I am often asked who I think is the most important recruit in this class or most important recruit on defense. Honestly, the best part about this class, especially on defense, is that there is big time talent being brought in at ALL positions. The balance of this class as far as talent dispersion is critical. The best feature of the 3-4 is the unpredictability it creates for opposing offenses. It is much more difficult for opposing offenses to discern where the pressure is coming from in a 3-4 as opposed to a 4-3. This year, however, the Irish simply didn't have top level talent at every position on defense. Offenses could target a Trevor Laws and isolate on him because they weren't real worried about a guy like Dwight Stephenson on the other side beating them. They could concentrate on picking up the outside rushers Neal and Smith because they knew that with their inexperience, the Irish coaches weren't going to use them in pass coverage a whole lot and they had very little fear that a guy like Joe Brockington could make them pay with an inside rush.

Now fast forward a couple of years, when you have talent at depth at NG with Williams, Newman, and Hafis. You have playmakers at DE in Ethan Johnson and Sean Cwynar. At LB, you have guys like Kerry Neal, Brian Smith, Darius Fleming, etc. who are bigger, stronger, and faster. On the inside, you have the talent of a Steve Filer or Anthony McDonald. Then add to that the athleticism of guys like Harrison Smith and veteran lockdown corners like Darrin Walls, Raeshon McNeil and emerging Gary Gray. That is a scary thought for an offense. You can't just pick one guy like Trevor Laws and target him. Are you really in that scenario going to take 2 blockers and assign them to the NG on EVERY play??? Fine by me if that is what you choose to do, because I will just make you pay with a LB or corner blitz off the edge.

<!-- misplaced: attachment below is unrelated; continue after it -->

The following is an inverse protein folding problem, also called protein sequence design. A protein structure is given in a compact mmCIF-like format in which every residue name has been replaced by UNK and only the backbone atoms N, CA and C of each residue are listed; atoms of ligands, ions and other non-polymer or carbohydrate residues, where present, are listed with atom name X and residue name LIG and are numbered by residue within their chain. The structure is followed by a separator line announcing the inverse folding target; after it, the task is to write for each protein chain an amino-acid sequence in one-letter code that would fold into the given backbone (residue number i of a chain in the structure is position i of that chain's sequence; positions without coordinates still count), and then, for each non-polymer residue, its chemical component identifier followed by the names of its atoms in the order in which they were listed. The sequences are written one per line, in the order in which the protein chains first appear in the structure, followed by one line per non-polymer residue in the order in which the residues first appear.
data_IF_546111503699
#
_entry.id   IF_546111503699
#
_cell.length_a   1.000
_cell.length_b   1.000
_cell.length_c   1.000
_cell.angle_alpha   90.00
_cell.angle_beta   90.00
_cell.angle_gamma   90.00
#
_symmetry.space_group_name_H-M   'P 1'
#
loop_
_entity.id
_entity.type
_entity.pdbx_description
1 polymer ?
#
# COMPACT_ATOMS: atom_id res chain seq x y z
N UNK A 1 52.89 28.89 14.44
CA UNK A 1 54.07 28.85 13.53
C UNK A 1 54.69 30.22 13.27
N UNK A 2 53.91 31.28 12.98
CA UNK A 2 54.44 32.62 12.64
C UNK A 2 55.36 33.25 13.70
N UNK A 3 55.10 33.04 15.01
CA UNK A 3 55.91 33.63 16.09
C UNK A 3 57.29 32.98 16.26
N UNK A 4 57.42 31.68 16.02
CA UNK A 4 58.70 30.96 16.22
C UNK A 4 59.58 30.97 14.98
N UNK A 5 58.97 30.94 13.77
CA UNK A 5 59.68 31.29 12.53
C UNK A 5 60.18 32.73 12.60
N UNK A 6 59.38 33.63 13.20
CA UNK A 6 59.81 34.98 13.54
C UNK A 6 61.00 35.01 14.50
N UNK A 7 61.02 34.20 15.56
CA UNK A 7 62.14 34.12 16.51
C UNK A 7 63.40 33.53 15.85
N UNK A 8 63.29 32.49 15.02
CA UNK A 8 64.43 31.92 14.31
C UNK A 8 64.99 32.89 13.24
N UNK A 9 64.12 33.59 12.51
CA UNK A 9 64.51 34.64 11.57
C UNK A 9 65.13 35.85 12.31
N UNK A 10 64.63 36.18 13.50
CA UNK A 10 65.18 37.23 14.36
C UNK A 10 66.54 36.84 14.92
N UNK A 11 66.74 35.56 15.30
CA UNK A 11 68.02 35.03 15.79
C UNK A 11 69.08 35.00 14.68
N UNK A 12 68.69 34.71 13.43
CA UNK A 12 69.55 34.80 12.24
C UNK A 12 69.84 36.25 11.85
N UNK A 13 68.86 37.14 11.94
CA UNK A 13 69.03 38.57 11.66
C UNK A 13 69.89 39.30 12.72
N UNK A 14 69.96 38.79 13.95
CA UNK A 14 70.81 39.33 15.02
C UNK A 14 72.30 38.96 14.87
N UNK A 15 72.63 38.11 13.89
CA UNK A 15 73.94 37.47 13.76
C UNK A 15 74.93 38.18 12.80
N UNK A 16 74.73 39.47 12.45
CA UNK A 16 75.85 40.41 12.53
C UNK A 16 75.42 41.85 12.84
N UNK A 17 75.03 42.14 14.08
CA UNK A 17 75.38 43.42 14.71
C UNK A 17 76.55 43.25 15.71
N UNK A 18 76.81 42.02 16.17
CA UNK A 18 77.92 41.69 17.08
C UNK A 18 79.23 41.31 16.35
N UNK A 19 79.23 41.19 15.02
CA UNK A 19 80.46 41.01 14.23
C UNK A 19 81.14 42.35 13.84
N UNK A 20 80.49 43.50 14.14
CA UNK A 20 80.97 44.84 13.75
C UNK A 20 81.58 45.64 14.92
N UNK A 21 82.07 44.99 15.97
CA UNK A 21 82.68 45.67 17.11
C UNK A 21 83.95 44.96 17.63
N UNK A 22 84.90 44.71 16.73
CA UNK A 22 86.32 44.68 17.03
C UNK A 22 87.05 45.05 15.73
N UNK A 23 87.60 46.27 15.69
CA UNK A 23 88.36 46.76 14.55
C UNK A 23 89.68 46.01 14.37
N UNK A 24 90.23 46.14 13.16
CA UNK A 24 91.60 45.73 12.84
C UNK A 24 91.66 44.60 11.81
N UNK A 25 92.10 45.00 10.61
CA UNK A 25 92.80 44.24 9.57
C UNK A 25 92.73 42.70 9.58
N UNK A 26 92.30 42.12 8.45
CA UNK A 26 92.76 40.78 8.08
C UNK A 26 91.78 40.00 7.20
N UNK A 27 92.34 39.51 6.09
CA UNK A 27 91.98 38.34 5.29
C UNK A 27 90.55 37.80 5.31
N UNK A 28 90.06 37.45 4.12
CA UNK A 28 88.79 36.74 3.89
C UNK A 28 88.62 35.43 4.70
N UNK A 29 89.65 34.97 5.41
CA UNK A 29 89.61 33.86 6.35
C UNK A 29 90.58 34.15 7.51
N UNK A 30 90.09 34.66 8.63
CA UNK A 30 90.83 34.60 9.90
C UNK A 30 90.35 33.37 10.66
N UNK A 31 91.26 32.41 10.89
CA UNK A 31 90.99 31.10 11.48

This is sort of a long winded rant against the misconceptions about the 3-4. The bottom line is Ian Williams had a heck of a year and is going to have a heck of a career. He is one of the many building blocks that are going to restore this program to prominence. How many days till spring ball kicks off????? GO IRISH!!!!!!!!!!!!!!!!!!!

2 comments:

Face Mask said...

In a 3-4 defence your pass rusher is usually one of the outside line-backers to the QBs blind side.Who do you see at this position.Also in order for that to work you need a NG or TKL scarey enough to draw a double team.Then you need an inside line-backer man enough to hold the middle agaist draws & quick enough to cover outside containment to the blind side once you've blitzted the blind side LB.Anyway my point being the 3-4 needs at least 2 play makers at LB and one on the line.Am I right or wrong on this IG??

IrishGlory said...

Facemask - I think you are right in the sense that you need playmakers both on the line and at LB. However, I think the 3-4 can be manipulated and really used to tremendous advantage the more playmakers you have. For example, in the 4-3, the more playmakers you have, the better they will execute a traditional looking defense. The defense still looks the same, it is just executed at a faster, higher level. In the 3-4, by contrast, the benefit is that the more playmakers you have, the more exotic and unconventional and unpredictable the look you can give to the opposition. Blitzes don't always have to be from the QB's blind side. Kerry Neal is easily the scariest athlete the Irish will have at LB next year. Don't underestimate the pressure possibilities from the ILB position though and don't underestimate the importance of a big time DE. For example, if you have a DE that scares teams enough that they have to roll a guard and tackle over to block him, and you have a stout NG, if that NG can take on the center, you are going to open up some really nice seams for an ILB with blitzing ability. Likewise, if teams choose to use a T and TE to block that DE, who will they use to account for an OLB such as Kerry Neal rushing from the outside? I will take my chances with Kerry Neal against a RB left in to protect any day of the week.